• Mitochondria Are a Subset of Extracellular Vesicles Released by Activated Monocytes and Induce Type I IFN and TNF Responses in Endothelial Cells.

      Puhm, Florian; Afonyushkin, Taras; Resch, Ulrike; Obermayer, Georg; Rohde, Manfred; Penz, Thomas; Schuster, Michael; Wagner, Gabriel; Rendeiro, Andre F; Melki, Imene; et al. (Lippincott,Williams & Wilkins, 2019-06-21)
      Extracellular vesicles, including microvesicles, are increasingly recognized as important mediators in cardiovascular disease. The cargo and surface proteins they carry are considered to define their biological activity, including their inflammatory properties. Monocyte to endothelial cell signaling is a prerequisite for the propagation of inflammatory responses. However, the contribution of microvesicles in this process is poorly understood. OBJECTIVE: To elucidate the mechanisms by which microvesicles derived from activated monocytic cells exert inflammatory effects on endothelial cells. METHODS AND RESULTS: LPS (lipopolysaccharide)-stimulated monocytic cells release free mitochondria and microvesicles with mitochondrial content as demonstrated by flow cytometry, quantitative polymerase chain reaction, Western Blot, and transmission electron microscopy. Using RNAseq analysis and quantitative reverse transcription-polymerase chain reaction, we demonstrated that both mitochondria directly isolated from and microvesicles released by LPS-activated monocytic cells, as well as circulating microvesicles isolated from volunteers receiving low-dose LPS-injections, induce type I IFN (interferon), and TNF (tumor necrosis factor) responses in endothelial cells. Depletion of free mitochondria significantly reduced the ability of these microvesicles to induce type I IFN and TNF-dependent genes. We identified mitochondria-associated TNFα and RNA from stressed mitochondria as major inducers of these responses. Finally, we demonstrated that the proinflammatory potential of microvesicles and directly isolated mitochondria were drastically reduced when they were derived from monocytic cells with nonrespiring mitochondria or monocytic cells cultured in the presence of pyruvate or the mitochondrial reactive oxygen species scavenger MitoTEMPO. CONCLUSIONS: Mitochondria and mitochondria embedded in microvesicles constitute a major subset of extracellular vesicles released by activated monocytes, and their proinflammatory activity on endothelial cells is determined by the activation status of their parental cells. Thus, mitochondria may represent critical intercellular mediators in cardiovascular disease and other inflammatory settings associated with type I IFN and TNF signaling.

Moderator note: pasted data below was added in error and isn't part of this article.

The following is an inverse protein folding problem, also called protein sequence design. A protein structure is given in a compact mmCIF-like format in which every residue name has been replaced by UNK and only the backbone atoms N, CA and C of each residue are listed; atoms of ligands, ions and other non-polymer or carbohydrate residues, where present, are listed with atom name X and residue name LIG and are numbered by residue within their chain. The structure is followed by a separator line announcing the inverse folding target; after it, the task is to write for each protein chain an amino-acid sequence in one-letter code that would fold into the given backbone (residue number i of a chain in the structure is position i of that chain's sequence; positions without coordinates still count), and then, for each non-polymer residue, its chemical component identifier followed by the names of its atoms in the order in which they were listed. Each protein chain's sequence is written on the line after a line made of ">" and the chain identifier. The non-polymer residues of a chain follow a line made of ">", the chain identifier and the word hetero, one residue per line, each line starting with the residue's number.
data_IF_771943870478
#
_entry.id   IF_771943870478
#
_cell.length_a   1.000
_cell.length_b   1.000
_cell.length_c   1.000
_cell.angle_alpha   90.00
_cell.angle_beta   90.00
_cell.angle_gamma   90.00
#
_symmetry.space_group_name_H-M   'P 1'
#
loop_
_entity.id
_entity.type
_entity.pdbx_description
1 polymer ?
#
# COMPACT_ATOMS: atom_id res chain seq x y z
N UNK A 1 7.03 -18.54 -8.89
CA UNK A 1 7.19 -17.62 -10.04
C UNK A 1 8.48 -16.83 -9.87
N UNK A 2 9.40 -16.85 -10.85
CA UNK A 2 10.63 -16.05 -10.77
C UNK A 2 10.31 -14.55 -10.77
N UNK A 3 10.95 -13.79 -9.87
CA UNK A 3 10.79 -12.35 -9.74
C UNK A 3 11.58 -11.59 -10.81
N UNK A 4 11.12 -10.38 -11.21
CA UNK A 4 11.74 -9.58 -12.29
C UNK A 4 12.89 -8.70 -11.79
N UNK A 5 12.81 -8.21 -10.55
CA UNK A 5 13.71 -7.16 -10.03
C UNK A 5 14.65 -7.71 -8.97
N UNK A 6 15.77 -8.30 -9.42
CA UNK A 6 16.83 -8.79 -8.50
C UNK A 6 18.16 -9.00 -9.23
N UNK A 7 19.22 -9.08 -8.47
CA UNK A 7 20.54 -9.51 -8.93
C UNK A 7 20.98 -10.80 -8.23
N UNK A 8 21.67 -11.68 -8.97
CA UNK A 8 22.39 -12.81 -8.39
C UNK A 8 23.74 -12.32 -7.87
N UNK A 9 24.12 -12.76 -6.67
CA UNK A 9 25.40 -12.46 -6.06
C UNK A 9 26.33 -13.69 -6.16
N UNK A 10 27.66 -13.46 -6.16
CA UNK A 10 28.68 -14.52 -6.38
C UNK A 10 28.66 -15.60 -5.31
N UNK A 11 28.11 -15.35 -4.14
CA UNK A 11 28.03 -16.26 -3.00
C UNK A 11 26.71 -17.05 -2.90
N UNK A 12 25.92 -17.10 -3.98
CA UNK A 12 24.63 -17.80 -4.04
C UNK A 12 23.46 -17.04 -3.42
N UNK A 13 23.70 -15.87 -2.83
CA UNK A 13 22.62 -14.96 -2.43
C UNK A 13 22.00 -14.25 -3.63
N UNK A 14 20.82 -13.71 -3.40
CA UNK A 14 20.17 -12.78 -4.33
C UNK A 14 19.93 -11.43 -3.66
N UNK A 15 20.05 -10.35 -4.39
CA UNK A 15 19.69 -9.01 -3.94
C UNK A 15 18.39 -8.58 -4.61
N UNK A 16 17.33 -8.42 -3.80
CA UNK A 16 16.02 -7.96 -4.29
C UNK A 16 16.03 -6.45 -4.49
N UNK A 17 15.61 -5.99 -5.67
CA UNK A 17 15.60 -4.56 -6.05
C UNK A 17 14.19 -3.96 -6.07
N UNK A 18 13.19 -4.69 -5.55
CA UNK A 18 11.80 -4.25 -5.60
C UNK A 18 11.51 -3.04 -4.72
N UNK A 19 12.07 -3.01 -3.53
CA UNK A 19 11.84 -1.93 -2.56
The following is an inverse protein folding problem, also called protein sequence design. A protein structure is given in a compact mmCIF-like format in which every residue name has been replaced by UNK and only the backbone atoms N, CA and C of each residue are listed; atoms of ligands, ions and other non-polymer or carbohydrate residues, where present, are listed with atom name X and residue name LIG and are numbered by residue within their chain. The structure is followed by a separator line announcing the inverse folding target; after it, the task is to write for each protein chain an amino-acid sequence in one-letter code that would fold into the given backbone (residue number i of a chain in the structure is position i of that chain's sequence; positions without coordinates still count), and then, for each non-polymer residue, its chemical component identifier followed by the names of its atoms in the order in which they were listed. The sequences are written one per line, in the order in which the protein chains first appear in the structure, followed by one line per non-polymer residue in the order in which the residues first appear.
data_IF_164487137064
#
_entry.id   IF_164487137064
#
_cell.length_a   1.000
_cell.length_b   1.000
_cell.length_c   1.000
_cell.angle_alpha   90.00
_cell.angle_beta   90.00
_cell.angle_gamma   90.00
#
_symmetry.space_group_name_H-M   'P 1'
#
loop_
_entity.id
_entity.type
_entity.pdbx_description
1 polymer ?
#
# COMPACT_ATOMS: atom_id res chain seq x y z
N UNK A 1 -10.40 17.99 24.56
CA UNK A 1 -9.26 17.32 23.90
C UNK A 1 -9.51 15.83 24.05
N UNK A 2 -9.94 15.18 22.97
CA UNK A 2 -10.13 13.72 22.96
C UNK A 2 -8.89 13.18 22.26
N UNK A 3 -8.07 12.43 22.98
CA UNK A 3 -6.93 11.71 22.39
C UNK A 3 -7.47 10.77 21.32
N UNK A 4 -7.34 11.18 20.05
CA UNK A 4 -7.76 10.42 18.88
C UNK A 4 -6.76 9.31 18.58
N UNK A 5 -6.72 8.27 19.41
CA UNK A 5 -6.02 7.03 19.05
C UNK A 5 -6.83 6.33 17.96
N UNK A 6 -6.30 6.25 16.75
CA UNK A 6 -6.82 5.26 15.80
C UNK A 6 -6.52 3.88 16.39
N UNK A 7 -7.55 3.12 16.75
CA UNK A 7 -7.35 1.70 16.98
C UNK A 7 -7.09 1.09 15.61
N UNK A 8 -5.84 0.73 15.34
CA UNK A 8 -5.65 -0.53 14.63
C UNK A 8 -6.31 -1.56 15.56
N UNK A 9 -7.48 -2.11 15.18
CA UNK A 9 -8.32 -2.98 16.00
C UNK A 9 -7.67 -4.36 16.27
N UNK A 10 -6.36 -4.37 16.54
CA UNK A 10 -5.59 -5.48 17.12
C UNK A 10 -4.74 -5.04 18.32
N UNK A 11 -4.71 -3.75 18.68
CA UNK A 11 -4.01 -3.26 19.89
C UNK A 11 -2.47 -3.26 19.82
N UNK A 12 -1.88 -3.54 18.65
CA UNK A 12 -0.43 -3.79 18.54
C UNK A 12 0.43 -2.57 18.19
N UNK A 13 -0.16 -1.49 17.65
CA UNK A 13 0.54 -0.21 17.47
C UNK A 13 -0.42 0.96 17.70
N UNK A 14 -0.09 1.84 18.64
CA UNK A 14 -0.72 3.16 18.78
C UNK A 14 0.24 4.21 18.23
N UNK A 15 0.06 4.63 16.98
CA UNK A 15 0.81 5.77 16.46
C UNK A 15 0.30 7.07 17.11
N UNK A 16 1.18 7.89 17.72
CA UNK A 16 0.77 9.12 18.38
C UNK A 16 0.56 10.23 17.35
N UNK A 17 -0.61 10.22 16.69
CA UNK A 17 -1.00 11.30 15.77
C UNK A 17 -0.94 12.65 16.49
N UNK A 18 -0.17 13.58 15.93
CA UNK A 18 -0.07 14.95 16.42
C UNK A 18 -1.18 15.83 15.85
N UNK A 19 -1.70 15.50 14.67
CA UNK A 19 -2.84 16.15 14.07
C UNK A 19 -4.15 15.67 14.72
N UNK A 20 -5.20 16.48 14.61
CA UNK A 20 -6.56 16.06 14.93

• Type IV Secretion System and Its Adhesin Subunit, CagL, Mediate Potent Inflammatory Responses in Primary Human Endothelial Cells.

      Tafreshi, Mona; Guan, Jyeswei; Gorrell, Rebecca J; Chew, Nicole; Xin, Yue; Deswaerte, Virginie; Rohde, M; Daly, Roger J; Peek, Richard M; Jenkins, Brendan J; et al. (Frontiers, 2018-01-01)
      The Gram-negative bacterium, Helicobacter pylori, causes chronic gastritis, peptic ulcers, and gastric cancer in humans. Although the gastric epithelium is the primary site of H. pylori colonization, H. pylori can gain access to deeper tissues. Concurring with this notion, H. pylori has been found in the vicinity of endothelial cells in gastric submucosa. Endothelial cells play crucial roles in innate immune response, wound healing and tumorigenesis. This study examines the molecular mechanisms by which H. pylori interacts with and triggers inflammatory responses in endothelial cells. We observed that H. pylori infection of primary human endothelial cells stimulated secretion of the key inflammatory cytokines, interleukin-6 (IL-6) and interleukin-8 (IL-8). In particular, IL-8, a potent chemokine and angiogenic factor, was secreted by H. pylori-infected endothelial cells to levels ~10- to 20-fold higher than that typically observed in H. pylori-infected gastric epithelial cells. These inflammatory responses were triggered by the H. pylori type IV secretion system (T4SS) and the T4SS-associated adhesin CagL, but not the translocation substrate CagA. Moreover, in contrast to integrin α5β1 playing an essential role in IL-8 induction by H. pylori upon infection of gastric epithelial cells, both integrin α5β1 and integrin αvβ3 were dispensable for IL-8 induction in H. pylori-infected endothelial cells. However, epidermal growth factor receptor (EGFR) is crucial for mediating the potent H. pylori-induced IL-8 response in endothelial cells. This study reveals a novel mechanism by which the H. pylori T4SS and its adhesin subunit, CagL, may contribute to H. pylori pathogenesis by stimulating the endothelial innate immune responses, while highlighting EGFR as a potential therapeutic target for controlling H. pylori-induced inflammation. Introduction